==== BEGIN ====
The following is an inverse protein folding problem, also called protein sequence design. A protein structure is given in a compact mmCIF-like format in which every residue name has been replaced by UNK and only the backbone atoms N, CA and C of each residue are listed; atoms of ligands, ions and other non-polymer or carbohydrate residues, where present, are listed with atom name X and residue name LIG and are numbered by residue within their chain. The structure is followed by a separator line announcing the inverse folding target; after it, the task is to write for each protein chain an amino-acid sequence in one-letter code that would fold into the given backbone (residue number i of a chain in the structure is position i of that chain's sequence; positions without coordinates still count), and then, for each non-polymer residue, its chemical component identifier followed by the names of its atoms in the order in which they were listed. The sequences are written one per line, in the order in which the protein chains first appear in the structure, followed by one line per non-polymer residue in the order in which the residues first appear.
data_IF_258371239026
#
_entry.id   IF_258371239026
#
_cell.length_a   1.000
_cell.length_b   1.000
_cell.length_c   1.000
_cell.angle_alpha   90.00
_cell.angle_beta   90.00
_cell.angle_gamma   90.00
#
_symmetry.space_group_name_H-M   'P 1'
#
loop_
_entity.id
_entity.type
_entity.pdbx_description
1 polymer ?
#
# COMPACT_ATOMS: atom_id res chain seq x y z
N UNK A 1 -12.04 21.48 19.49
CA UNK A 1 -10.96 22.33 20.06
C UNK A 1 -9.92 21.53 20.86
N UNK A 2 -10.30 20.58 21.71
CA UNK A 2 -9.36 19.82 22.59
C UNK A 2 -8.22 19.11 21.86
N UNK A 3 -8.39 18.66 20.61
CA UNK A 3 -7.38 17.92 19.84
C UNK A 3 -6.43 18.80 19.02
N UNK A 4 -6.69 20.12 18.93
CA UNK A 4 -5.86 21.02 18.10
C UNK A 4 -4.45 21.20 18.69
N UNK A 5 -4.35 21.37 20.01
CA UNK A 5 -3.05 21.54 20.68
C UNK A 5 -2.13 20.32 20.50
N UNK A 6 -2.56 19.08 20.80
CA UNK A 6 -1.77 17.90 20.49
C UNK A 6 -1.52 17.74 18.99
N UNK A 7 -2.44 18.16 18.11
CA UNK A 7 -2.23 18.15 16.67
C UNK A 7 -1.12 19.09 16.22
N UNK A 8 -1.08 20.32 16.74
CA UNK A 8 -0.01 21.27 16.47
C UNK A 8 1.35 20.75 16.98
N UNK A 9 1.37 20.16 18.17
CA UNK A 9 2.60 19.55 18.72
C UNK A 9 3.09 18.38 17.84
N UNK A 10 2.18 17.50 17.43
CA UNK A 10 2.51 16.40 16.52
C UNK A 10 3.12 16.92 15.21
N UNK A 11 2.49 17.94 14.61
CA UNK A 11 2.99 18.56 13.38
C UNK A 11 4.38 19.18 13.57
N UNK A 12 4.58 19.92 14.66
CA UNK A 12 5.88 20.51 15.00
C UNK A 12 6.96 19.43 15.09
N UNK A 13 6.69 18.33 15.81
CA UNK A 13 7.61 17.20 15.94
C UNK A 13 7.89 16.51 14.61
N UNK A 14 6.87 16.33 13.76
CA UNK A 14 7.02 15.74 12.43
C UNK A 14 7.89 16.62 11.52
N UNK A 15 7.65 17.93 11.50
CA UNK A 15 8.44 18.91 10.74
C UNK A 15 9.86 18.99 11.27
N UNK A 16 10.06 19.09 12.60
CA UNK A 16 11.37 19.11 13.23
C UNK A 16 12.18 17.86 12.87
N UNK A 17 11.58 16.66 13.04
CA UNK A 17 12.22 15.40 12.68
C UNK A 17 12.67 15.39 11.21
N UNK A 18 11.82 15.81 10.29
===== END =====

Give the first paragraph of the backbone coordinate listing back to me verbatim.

The following is an inverse protein folding problem, also called protein sequence design. A protein structure is given in a compact mmCIF-like format in which every residue name has been replaced by UNK and only the backbone atoms N, CA and C of each residue are listed; atoms of ligands, ions and other non-polymer or carbohydrate residues, where present, are listed with atom name X and residue name LIG and are numbered by residue within their chain. The structure is followed by a separator line announcing the inverse folding target; after it, the task is to write for each protein chain an amino-acid sequence in one-letter code that would fold into the given backbone (residue number i of a chain in the structure is position i of that chain's sequence; positions without coordinates still count), and then, for each non-polymer residue, its chemical component identifier followed by the names of its atoms in the order in which they were listed. The sequences are written one per line, in the order in which the protein chains first appear in the structure, followed by one line per non-polymer residue in the order in which the residues first appear.